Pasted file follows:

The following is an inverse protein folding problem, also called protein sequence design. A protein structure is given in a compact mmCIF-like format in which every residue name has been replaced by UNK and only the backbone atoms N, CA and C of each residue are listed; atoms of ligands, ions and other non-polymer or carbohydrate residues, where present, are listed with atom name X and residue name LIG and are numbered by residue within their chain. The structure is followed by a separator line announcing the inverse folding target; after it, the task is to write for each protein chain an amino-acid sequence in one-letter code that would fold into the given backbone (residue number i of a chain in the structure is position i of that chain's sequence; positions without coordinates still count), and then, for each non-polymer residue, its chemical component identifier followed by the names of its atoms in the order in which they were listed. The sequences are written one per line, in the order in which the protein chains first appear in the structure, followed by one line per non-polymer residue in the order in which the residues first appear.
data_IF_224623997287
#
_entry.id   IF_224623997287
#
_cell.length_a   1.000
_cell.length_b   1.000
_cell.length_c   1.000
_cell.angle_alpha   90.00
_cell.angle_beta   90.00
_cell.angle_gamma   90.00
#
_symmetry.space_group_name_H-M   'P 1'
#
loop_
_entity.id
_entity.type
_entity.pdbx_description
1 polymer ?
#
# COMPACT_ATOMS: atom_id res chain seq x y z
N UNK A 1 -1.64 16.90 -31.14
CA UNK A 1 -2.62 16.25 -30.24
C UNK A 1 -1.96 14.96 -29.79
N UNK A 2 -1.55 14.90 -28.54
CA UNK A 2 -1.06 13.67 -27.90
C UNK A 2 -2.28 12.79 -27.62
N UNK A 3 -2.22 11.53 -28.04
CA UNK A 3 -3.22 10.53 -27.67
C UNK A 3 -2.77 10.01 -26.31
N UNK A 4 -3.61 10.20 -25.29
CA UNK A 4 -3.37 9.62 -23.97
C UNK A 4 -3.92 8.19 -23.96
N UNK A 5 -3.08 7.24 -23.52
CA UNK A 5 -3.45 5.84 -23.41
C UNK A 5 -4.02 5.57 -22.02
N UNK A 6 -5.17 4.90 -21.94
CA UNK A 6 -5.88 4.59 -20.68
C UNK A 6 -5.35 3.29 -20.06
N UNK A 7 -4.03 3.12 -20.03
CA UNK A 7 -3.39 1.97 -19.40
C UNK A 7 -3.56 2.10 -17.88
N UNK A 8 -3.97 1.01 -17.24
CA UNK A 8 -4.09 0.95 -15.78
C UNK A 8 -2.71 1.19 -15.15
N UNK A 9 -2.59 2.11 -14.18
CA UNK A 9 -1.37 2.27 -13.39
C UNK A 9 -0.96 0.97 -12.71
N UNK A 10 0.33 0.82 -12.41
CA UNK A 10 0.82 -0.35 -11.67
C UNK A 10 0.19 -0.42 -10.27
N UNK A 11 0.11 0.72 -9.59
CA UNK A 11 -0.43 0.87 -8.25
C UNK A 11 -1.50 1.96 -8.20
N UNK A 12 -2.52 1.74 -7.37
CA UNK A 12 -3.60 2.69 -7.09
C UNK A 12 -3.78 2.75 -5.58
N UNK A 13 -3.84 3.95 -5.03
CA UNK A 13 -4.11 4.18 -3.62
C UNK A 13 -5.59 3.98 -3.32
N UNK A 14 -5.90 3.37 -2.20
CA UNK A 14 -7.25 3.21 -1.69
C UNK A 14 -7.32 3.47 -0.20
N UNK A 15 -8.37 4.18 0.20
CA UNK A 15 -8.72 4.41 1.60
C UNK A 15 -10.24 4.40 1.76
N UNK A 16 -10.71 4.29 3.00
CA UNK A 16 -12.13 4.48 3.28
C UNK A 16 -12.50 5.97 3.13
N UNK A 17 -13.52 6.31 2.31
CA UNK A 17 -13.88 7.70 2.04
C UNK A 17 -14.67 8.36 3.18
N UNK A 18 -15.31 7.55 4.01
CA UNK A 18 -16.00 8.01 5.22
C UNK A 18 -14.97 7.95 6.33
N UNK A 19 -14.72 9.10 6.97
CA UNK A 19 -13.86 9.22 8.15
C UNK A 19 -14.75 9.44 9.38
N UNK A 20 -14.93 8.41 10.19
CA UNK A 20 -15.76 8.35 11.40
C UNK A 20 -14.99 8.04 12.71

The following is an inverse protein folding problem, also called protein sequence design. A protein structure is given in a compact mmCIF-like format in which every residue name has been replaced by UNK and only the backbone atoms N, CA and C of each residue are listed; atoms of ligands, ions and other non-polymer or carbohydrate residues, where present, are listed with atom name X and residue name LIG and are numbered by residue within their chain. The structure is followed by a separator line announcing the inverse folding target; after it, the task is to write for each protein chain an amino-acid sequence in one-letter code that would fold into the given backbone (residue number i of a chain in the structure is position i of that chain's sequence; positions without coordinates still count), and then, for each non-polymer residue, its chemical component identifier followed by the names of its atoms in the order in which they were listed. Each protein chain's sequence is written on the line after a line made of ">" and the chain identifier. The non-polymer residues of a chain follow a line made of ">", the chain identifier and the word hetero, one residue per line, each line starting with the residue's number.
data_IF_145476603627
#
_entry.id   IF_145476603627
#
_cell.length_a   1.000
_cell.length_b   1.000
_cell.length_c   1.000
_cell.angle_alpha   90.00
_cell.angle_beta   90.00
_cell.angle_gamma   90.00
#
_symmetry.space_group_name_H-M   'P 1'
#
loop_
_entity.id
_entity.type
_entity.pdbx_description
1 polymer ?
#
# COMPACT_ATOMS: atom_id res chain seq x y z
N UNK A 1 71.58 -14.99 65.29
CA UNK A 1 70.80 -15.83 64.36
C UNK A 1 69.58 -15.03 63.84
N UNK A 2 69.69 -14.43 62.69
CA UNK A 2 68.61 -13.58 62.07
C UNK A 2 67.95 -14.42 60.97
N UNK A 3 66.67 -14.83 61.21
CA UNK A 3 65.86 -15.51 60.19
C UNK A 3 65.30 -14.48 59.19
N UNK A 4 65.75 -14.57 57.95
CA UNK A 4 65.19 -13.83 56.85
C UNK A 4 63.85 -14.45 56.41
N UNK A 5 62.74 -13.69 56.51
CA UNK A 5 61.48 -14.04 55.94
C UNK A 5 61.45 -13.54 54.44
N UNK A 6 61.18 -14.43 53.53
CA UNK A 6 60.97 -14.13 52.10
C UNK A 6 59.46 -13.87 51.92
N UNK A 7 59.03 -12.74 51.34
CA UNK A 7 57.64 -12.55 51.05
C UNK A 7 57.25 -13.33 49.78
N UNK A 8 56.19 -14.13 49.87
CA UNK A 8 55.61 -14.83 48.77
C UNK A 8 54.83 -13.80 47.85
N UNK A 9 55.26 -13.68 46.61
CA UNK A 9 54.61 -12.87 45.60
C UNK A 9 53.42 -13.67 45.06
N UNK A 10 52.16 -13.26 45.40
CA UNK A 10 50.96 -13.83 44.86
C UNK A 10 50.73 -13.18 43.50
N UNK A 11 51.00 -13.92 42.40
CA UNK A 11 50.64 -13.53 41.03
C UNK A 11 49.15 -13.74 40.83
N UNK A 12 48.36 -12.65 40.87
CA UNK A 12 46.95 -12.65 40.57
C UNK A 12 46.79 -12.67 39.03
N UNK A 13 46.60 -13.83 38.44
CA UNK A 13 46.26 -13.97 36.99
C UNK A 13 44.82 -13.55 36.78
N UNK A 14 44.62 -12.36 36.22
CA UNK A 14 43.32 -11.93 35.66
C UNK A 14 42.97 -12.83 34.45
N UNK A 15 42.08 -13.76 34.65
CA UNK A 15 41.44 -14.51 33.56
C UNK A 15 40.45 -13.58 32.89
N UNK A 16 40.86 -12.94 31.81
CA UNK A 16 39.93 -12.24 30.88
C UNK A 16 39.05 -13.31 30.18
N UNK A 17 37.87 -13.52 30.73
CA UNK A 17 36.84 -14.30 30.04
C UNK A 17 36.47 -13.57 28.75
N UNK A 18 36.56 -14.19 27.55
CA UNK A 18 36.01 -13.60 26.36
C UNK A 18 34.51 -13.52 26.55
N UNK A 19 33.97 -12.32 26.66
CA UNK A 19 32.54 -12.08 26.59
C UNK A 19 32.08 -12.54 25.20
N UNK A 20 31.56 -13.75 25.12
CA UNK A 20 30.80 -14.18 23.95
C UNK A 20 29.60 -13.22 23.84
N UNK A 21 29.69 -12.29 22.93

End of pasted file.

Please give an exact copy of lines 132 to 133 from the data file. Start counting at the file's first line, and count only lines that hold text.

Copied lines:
C UNK A 10 50.73 -13.18 43.50
N UNK A 11 51.00 -13.92 42.40